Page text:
There is one element of the forest ecosystem that is very accessible, but until recently hardly noticed. These are the humble mangrove swamps.
Mangrove trees are not very pretty and grow in ill smelling places, so they can be easily passed by in favoUr of more ‘aesthetic’ trees. But ecologists see these trees as primadonnas due to their ability to grow right at the shoreline, where both fresh and salt water mix. By growing exactly at this area, the colonies of mangrove trees help stabilise the shoreline. This helps to reduce erosion and also provide a habitat for a variety of species. They also have beautiful flowers which, when fertilised, grow into long torpedo shaped fruit. This fruit actually begins to germinate and grows roots while still connected to the tree. Eventually it drops into the mud where it either joins the pile of other dried up seed pods, or takes hold in the mud and begins life as a new tree.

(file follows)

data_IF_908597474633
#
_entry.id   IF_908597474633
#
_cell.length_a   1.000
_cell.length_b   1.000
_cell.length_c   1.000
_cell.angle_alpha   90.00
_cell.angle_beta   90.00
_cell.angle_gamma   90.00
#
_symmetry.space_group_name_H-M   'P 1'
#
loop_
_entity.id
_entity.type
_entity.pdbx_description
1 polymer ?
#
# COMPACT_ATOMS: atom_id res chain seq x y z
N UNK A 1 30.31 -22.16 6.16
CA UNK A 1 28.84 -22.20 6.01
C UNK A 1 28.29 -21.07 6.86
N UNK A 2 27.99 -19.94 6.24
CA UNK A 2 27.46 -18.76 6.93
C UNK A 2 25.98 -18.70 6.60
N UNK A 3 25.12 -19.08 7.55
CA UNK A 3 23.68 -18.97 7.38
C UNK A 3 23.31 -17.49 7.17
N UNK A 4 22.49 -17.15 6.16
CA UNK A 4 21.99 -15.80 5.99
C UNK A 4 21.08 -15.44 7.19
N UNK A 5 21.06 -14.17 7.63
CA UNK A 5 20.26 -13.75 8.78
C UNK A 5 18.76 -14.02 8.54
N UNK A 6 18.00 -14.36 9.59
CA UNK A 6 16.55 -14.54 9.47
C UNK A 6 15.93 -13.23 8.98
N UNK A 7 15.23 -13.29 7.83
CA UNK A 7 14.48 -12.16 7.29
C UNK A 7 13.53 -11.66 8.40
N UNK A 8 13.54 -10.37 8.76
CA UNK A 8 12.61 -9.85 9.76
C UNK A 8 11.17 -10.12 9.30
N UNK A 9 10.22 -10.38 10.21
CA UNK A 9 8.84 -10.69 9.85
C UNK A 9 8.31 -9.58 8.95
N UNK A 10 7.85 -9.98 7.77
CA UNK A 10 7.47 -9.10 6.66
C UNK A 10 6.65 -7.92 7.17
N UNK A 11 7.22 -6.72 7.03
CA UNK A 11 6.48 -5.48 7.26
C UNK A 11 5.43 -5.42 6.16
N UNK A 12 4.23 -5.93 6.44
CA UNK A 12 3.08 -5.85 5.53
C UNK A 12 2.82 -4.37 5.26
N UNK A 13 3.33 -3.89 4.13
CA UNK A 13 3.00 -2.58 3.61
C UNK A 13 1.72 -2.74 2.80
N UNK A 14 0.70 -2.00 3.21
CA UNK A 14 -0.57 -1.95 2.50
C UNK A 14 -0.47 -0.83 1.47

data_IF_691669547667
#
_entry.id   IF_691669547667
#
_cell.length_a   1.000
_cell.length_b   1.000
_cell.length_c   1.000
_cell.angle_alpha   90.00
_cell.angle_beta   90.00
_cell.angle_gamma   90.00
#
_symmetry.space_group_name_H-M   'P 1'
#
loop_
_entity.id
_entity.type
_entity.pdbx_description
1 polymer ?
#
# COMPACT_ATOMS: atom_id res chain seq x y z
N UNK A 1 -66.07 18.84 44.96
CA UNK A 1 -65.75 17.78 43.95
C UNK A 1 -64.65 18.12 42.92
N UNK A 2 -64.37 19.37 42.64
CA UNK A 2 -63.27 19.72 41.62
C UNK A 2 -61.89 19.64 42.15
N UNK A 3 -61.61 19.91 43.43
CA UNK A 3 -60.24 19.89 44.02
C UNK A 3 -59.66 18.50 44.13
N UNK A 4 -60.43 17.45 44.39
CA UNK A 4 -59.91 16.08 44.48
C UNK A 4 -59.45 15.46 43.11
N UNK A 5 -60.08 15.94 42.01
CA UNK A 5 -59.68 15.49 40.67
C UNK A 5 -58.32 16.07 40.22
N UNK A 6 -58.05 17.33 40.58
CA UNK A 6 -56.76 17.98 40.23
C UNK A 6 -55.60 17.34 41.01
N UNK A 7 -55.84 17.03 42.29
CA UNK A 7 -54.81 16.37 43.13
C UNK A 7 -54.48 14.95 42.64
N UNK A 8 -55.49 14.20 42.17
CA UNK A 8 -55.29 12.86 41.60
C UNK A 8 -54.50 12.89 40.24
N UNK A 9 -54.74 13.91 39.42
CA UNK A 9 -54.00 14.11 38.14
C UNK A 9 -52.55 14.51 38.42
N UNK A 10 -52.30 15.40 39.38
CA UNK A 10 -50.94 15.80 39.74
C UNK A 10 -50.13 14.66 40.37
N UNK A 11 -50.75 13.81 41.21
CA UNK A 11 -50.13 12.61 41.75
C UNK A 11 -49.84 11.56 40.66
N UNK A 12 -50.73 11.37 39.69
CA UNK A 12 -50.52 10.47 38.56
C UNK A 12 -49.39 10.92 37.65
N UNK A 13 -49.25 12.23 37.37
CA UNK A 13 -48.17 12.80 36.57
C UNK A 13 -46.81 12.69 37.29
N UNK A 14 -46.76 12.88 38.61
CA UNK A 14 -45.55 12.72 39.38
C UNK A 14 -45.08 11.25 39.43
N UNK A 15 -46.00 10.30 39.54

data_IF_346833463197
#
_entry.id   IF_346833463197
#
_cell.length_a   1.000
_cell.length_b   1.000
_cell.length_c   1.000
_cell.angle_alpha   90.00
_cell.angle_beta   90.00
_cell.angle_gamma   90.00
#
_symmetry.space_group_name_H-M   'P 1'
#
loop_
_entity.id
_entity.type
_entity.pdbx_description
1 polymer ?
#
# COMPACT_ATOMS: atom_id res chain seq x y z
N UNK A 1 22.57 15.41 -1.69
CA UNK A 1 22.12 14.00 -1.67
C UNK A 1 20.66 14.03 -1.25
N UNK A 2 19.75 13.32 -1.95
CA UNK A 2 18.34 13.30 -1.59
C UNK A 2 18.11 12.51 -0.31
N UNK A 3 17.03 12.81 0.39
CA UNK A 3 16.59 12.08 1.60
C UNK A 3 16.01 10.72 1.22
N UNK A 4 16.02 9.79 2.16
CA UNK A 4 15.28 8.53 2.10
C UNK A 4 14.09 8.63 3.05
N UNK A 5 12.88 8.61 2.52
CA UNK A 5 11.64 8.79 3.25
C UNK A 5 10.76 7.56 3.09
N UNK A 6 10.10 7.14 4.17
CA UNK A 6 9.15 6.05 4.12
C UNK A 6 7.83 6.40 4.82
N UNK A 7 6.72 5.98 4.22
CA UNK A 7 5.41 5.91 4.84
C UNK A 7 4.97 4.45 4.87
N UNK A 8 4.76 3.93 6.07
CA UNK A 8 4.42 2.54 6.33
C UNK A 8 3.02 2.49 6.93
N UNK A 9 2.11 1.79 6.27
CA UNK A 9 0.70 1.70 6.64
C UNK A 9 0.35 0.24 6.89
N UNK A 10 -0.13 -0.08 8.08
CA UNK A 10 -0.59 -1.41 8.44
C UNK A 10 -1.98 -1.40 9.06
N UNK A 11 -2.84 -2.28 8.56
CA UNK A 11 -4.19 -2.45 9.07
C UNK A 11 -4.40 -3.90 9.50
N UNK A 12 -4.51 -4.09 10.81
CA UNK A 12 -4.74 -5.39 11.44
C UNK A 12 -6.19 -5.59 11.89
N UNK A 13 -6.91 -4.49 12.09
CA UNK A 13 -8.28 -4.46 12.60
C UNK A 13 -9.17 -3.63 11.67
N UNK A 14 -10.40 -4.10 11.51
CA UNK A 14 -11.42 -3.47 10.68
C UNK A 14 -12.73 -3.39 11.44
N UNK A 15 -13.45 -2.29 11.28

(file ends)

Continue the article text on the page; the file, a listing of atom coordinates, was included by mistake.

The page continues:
These mangrove seedlings grow obediently in straight rows at a mangrove research centre south of Negara, in western Bali. Even at this early stage in their development their root architecture is easily visible. As these trees mature, these roots will develop into a thick tangle of arching roots, like a tangle of limbs. Some trees look like they could stand up and just walk away.